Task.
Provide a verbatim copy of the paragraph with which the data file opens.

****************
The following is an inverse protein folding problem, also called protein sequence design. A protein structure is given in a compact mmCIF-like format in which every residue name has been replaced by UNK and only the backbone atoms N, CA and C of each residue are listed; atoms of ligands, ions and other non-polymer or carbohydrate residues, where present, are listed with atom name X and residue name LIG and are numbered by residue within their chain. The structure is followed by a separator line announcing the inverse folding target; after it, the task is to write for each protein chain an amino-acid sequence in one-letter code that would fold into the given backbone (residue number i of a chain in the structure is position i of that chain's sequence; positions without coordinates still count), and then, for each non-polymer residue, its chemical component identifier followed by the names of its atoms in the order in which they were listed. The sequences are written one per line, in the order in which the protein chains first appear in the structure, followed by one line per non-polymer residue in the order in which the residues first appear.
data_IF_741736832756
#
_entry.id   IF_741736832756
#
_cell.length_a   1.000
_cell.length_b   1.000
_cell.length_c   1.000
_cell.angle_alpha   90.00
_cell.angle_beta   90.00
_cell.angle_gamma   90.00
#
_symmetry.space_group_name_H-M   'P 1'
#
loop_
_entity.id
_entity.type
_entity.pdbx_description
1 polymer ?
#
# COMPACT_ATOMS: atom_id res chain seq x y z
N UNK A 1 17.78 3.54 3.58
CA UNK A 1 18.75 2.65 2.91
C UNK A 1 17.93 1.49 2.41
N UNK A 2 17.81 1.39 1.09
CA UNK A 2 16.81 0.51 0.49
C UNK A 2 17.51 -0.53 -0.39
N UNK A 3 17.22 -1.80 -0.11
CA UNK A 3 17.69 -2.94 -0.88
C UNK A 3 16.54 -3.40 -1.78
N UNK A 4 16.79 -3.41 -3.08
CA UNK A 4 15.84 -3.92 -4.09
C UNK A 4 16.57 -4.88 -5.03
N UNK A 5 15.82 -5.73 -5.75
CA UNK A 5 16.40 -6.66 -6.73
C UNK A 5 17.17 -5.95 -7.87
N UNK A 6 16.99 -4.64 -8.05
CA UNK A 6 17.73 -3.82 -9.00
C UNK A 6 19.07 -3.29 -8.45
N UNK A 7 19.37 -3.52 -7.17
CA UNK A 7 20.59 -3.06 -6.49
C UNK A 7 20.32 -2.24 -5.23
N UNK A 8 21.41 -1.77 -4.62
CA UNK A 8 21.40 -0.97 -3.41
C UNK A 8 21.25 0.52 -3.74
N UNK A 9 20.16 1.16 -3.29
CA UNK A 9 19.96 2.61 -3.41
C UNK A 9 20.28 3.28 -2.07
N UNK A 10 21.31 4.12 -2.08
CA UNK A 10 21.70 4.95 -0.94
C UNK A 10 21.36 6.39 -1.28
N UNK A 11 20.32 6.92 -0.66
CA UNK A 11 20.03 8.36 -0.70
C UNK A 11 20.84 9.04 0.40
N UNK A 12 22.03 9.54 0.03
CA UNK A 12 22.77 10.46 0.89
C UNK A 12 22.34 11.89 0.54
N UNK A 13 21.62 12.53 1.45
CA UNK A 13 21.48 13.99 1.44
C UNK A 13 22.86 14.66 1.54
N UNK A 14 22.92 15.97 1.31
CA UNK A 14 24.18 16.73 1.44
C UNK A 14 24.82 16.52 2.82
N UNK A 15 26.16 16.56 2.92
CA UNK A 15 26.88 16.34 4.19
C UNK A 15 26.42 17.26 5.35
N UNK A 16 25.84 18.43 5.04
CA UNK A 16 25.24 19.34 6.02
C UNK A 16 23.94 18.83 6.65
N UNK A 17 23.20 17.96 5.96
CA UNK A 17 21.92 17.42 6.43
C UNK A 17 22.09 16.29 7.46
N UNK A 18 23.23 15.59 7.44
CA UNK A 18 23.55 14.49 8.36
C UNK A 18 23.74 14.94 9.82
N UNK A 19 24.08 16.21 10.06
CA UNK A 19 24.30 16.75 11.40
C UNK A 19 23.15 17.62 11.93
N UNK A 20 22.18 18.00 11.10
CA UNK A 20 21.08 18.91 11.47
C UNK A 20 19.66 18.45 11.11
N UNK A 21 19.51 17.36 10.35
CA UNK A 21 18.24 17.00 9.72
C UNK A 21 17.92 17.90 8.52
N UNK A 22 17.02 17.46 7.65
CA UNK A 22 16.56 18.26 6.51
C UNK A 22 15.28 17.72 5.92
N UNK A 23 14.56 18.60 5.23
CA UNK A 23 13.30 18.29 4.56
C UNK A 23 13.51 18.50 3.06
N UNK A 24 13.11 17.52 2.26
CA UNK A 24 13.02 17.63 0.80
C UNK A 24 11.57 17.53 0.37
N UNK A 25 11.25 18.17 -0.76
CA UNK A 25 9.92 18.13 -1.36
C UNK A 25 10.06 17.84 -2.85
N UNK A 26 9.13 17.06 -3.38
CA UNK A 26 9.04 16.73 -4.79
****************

The following is an inverse protein folding problem, also called protein sequence design. A protein structure is given in a compact mmCIF-like format in which every residue name has been replaced by UNK and only the backbone atoms N, CA and C of each residue are listed; atoms of ligands, ions and other non-polymer or carbohydrate residues, where present, are listed with atom name X and residue name LIG and are numbered by residue within their chain. The structure is followed by a separator line announcing the inverse folding target; after it, the task is to write for each protein chain an amino-acid sequence in one-letter code that would fold into the given backbone (residue number i of a chain in the structure is position i of that chain's sequence; positions without coordinates still count), and then, for each non-polymer residue, its chemical component identifier followed by the names of its atoms in the order in which they were listed. The sequences are written one per line, in the order in which the protein chains first appear in the structure, followed by one line per non-polymer residue in the order in which the residues first appear.